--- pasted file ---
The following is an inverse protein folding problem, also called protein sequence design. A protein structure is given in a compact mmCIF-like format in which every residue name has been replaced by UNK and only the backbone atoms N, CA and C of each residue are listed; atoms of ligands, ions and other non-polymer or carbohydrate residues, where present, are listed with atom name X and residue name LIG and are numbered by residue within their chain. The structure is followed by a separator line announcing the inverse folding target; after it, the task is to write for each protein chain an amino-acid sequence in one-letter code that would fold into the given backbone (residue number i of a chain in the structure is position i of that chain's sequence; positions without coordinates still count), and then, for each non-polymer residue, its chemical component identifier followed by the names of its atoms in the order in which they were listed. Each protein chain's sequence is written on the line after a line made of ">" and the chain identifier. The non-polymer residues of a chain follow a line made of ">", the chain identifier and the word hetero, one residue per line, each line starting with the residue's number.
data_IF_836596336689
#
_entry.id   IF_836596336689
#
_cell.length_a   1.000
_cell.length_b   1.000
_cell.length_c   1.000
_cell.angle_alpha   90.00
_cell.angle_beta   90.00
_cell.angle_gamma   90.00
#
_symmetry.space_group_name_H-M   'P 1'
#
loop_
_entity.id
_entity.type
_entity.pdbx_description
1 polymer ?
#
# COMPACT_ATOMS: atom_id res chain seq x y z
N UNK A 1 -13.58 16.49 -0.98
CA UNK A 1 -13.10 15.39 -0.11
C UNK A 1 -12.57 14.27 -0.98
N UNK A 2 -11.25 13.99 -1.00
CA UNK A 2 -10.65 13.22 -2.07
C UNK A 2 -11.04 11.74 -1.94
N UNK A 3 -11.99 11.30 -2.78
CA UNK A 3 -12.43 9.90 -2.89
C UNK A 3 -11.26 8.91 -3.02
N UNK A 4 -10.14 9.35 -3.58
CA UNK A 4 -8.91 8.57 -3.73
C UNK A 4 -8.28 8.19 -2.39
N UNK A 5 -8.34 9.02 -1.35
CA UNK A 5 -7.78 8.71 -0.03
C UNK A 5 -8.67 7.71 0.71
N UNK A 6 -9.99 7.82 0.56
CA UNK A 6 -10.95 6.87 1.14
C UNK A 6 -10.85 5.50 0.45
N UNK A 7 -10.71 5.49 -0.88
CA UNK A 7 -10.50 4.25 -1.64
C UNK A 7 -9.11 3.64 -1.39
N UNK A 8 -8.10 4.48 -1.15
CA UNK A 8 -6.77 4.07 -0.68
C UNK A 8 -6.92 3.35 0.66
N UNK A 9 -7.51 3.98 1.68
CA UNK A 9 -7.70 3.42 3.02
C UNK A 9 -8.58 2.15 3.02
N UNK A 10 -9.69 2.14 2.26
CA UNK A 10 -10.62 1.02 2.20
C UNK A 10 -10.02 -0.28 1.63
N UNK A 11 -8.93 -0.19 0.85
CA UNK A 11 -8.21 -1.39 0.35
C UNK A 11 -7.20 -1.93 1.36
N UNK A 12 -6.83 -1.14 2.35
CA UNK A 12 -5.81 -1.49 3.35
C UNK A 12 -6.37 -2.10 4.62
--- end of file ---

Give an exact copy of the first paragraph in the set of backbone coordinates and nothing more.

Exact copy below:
The following is an inverse protein folding problem, also called protein sequence design. A protein structure is given in a compact mmCIF-like format in which every residue name has been replaced by UNK and only the backbone atoms N, CA and C of each residue are listed; atoms of ligands, ions and other non-polymer or carbohydrate residues, where present, are listed with atom name X and residue name LIG and are numbered by residue within their chain. The structure is followed by a separator line announcing the inverse folding target; after it, the task is to write for each protein chain an amino-acid sequence in one-letter code that would fold into the given backbone (residue number i of a chain in the structure is position i of that chain's sequence; positions without coordinates still count), and then, for each non-polymer residue, its chemical component identifier followed by the names of its atoms in the order in which they were listed. Each protein chain's sequence is written on the line after a line made of ">" and the chain identifier. The non-polymer residues of a chain follow a line made of ">", the chain identifier and the word hetero, one residue per line, each line starting with the residue's number.